Setting Up a Home Equity Line of Credit is Extremely Cheap and Easy

cashYesterday I signed documents with my portfolio lender on a Home Equity Line of Credit or HELOC against my primary residence.  The best part about it was I spent a grand total of $78 to set up a $60,000 line of credit.  I don’t need the line of credit right now, but it will be very nice to have that money available if a great deal comes up and I don’t have enough cash.  This flexibility is perfect for my long-term rental strategy!


The line of credit has a variable rate that is 2% above the Wall Street Journal prime rate with a floor of 5% and max of 21%.  Right now the rate is 5.25% and I was able to go up to a 90% loan to value ration on my primary residence.  I am charged no monthly or annual fees and I only pay interest on money I use from the HELOC.  The reason it was so cheap is there was no appraisal required.  The lender used one of their models to value my home and it was completely free.  If I thought the bank’s systems valuation was too low I could have ordered an appraisal and hoped it came in higher.  My only costs were recording fees, a flood certification and title fee.   The line of credit is good for five years and all payments come directly out of my checking account with my portfolio lender.  The minimum payments are interest only, but I can pay off as much as I want at any time.

Conventional banks

I do not know how other banks handle their Home Equity Line’s, but they may charge a little more than mine did.  I would check with them right away to see what your options are.  If you are short on cash and looking to start investing this may be the key to get you started!  I know some banks like Wells Fargo will even give personal lines of credit that are not secured against any collateral.  Wells Fargo requires you be a customer of theirs and have excellent credit, but that is extremely rare these days.

Lines of credit on rental properties

I have not done this yet, but I can also get a line of credit on my rental properties.  My bank considers this a business line of credit and the terms are a little different.  The banks can still use their valuation system and do not require an appraisal.  However, I checked the values on all of my properties and all the values came in very low.  I think this may be because I bought the homes within the  last couple of years for much less than they are worth now.  If I need it in the future, I may consider a business line of credit, but I will have to pay for new appraisals to get the full value out of my properties.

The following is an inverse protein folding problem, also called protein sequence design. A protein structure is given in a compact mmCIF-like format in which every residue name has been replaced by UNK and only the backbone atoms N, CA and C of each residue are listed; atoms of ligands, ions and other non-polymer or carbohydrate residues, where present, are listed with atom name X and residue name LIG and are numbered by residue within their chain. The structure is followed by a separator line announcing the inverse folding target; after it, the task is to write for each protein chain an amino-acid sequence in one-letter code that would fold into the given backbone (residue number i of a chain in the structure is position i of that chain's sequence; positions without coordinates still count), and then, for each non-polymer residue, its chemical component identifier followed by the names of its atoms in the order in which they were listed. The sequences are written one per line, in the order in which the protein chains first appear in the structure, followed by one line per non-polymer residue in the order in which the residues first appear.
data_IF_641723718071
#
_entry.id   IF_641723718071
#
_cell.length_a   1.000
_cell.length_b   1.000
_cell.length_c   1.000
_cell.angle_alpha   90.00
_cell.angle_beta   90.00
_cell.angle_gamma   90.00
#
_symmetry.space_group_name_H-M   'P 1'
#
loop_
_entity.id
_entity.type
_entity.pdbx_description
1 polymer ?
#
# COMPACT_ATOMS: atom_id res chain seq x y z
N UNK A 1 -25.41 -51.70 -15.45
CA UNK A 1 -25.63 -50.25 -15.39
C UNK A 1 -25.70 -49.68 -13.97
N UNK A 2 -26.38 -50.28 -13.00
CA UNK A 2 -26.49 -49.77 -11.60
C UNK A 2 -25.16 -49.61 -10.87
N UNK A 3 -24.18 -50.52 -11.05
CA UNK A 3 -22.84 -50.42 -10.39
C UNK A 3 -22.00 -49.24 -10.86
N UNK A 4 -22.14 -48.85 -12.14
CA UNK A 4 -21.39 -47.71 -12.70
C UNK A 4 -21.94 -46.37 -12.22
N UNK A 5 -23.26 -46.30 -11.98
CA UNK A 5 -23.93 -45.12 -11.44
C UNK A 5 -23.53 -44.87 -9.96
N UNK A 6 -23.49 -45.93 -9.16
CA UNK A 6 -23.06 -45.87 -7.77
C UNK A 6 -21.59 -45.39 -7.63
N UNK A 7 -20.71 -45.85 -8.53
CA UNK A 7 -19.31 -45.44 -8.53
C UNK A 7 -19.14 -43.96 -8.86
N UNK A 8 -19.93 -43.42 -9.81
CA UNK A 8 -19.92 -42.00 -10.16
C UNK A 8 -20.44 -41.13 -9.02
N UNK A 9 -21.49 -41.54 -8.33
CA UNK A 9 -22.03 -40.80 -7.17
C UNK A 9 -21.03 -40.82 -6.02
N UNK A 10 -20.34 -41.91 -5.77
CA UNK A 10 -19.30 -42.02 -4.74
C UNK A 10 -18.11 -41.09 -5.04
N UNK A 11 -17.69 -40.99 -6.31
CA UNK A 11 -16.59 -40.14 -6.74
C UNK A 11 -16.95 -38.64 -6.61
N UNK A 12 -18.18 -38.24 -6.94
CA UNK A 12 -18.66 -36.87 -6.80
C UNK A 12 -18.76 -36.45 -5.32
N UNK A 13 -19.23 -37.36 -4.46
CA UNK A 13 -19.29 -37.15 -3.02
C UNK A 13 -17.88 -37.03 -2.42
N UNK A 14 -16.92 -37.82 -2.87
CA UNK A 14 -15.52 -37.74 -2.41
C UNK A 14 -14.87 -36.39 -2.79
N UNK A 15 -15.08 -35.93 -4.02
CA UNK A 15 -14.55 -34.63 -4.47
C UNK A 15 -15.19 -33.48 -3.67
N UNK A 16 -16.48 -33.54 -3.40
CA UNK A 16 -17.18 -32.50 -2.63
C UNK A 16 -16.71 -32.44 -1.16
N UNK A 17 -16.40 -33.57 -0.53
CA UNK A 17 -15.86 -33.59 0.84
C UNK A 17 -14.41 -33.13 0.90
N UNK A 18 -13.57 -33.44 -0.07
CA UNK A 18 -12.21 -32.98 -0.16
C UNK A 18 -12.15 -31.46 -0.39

The terms are also different for business lines of credit.  The bank will only offer a two or one year term on the business line of credit and they will only loan up to 80% loan to value.  They will do 80% loan to value on a one year term line and 70% on a two year line of credit.  They also have a minimum interest rate of 6% on the business line of credit.  The terms for the primary residence are much better than the business line if you are considering choosing between the two.

Downfall of a line of credit

I want to thank Thai( an Invest Four More follower), who commented about a possible downfall of a line of credit.  If you do get a business or personal line of credit it will most likely count as debt against you even if you aren’t using the money.  A line of credit may cause your debt to income ratio to rise to a level where most banks will not feel comfortable loaning you money.  If you are considering a line of credit, but are worried about your debt to income ratio please talk to you lender first.  They can run the numbers and make sure the line of credit won’t cause more harm than good.


A home equity line of credit gives a Real Estate investor a great deal of flexibility no matter what kind of investing they do.  I do a lot of fix and flipping as well as investing in long-term rentals.  Lines of credits, allow investors access to cash immediately to make repairs, buy properties or cover carrying costs.  Having enough available cash can be the difference between success and failure for a Real Estate investor.

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5 responses to “Setting Up a Home Equity Line of Credit is Extremely Cheap and Easy

  1. My first thought: that’s a really small line of credit! 🙂

  2. Great website mark. I haven’t looked into HELOCs in a while. When I had one in the early to mid 2000s, once opened it counts against your overall debt. Even if you didn’t pull any money out, that’s because you can pull it out at any time.

    This is probably not an issue with you because you work with a portfolio lender. Some people may have issues qualifying for 2nd-4th conventional mortgages because of the extra debt. Something to look into.

    Keep up the blogging and articles, I enjoy reading them!


    • That’s a really good point Thai. I think it would count as debt even if you don’t take money out. That is definitely something investors should consider before getting a HELOC. It could be a double edged sword for some. Someone might be able to get a loan, but they don’t have the cash to put down on a property. They get the HELOC and they might not qualify for the loan now that they have the cash.

  3. congrats

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